Give and take

AS CHAIRMAN OF the European Association for Philanthropy and Giving (EAPG), I was fortunate to be present at the recent launch of the Department for Culture, Media and Sports’ philanthropy strategy by culture secretary Jeremy Hunt, which was coupled with a debate – ‘Philanthropy: balancing need and a desire with reality’.

Hunt’s keynote announcement centred on the planned investment of £80m in a series of schemes on a matched funding basis, designed to boost philanthropic giving in the UK by £160m. In the debate that followed, however, it was suggested that, to a large extent, this £80m investment amounted to a little more than a rebranding of funds already allocated to the sector as part of the £470m support announced in the comprehensive spending review.

I firmly believe that, in order to achieve significant growth in giving in the UK, we need more tools with which to play in the form of tax incentives that mirror those currently available in the USA. In particular, I see scope for the following:

Lifetime legacies

The increased adoption of lifetime legacies could make a dramatic difference in the current economic climate. Unless they are ultra-high-net-worth, people find it difficult to go in for large-scale philanthropy when they are trying to tighten belts elsewhere. Lifetime legacies offer an attractive option to the donor, as they enable the donor to retain an interest in the asset. They are also attractive to charities, as they would not be relying solely on wills, which can change at any time, and they could provide security for loans.

A charitable remainder trust entitles a donor to receive a tax break during their lifetime. Tax breaks are based on the discounted value of the asset being offset against income, an income tax relief mirroring those currently available for gifts of quoted shares and land to charities.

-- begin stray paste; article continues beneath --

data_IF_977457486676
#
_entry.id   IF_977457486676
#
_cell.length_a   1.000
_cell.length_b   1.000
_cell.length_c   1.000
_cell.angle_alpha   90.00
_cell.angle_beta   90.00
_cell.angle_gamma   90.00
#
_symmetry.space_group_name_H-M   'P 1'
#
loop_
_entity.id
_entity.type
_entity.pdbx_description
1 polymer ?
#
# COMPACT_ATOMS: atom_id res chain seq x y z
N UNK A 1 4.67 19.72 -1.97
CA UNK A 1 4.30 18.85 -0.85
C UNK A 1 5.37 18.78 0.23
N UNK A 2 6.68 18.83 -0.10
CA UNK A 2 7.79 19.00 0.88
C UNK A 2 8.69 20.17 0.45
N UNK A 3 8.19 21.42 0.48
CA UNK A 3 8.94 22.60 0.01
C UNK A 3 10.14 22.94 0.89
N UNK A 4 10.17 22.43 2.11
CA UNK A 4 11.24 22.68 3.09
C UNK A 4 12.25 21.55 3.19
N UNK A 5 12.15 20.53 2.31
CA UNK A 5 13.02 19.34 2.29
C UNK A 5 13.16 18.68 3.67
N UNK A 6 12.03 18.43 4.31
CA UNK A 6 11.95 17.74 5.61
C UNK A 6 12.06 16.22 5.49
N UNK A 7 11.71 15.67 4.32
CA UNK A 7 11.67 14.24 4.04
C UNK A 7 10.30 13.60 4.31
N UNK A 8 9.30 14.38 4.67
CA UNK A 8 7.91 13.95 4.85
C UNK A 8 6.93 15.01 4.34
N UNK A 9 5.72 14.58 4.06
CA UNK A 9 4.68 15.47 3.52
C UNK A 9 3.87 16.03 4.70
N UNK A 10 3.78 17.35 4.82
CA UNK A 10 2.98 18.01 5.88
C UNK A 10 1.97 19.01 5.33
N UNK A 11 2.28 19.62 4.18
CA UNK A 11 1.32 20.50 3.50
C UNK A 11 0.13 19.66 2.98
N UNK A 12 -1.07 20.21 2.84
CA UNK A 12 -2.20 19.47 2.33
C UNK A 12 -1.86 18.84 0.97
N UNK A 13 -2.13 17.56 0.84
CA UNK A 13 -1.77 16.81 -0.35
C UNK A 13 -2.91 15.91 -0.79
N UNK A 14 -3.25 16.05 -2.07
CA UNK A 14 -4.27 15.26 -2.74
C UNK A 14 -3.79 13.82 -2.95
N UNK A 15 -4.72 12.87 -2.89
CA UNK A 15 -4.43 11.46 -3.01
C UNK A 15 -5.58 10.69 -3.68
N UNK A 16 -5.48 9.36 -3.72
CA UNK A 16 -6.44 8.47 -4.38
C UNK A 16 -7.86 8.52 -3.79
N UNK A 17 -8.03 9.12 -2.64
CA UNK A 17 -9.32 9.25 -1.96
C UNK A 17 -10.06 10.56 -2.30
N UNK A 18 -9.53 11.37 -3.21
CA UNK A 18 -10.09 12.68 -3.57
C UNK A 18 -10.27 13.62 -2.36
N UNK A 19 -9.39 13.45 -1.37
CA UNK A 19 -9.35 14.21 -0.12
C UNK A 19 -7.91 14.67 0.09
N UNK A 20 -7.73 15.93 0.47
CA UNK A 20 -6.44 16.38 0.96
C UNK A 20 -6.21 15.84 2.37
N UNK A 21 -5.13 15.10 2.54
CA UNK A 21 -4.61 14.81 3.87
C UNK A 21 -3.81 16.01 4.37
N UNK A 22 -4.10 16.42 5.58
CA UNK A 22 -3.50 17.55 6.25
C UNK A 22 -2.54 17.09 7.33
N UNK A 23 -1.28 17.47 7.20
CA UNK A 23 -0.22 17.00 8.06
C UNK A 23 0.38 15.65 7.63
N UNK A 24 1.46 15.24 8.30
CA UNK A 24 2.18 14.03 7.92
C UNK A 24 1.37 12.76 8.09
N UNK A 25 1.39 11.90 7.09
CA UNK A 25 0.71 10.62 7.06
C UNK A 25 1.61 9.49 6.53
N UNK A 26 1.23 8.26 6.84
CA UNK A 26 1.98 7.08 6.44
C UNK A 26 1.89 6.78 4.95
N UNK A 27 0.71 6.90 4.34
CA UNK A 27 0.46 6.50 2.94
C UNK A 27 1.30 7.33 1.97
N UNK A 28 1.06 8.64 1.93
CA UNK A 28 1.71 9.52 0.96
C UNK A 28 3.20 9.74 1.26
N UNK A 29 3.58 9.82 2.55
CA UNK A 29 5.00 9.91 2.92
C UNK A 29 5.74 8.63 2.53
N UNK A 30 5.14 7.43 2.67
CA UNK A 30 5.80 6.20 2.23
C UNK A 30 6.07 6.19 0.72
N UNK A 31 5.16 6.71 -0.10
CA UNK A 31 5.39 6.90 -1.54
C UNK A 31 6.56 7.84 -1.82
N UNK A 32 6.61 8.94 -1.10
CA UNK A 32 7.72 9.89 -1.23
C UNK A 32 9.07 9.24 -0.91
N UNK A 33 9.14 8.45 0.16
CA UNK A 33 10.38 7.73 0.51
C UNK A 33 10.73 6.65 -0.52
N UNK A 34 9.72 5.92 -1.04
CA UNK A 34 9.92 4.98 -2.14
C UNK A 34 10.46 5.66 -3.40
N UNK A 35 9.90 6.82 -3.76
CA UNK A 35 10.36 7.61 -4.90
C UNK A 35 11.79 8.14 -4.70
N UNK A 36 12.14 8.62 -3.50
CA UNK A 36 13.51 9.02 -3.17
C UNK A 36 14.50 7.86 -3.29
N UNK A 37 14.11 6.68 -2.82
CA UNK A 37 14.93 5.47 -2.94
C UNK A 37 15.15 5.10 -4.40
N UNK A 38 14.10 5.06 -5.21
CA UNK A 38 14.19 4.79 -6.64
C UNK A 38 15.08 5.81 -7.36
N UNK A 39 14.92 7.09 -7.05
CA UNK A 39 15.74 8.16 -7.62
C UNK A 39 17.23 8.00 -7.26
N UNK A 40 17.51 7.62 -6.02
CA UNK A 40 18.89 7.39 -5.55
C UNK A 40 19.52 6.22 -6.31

Charitable lead trusts are favoured by wealthier philanthropists. They mirror charitable remainder trusts in that the charity receives income on the asset during the donor’s lifetime and then the capital asset passes to the donor’s heirs on their death.

Income tax relief for chattels

If income tax reliefs were introduced for outright gifts of chattels (moveable personal property), which mirrored the reliefs available for gifts of quoted securities and land, we would see a sharp increase in donations of works of art. This is what happens in the US and would involve a simple expansion of the existing UK regime to include a further class of assets.

Extension of gifts in lieu regime

A gift in lieu involves making a gift of a valuable chattel to the nation after the death of the owner. The gift is given via HMRC to a museum or gallery and the donor’s estate is credited the relevant value as a discharge of inheritance tax due on the estate. This is a system that could be extended to gifts during the owner’s lifetime on the lines proposed by Sir Nicholas Goodison in 2002/03.

Simon Weil is private wealth partner at law firm Bircham Dyson Bell

Related reading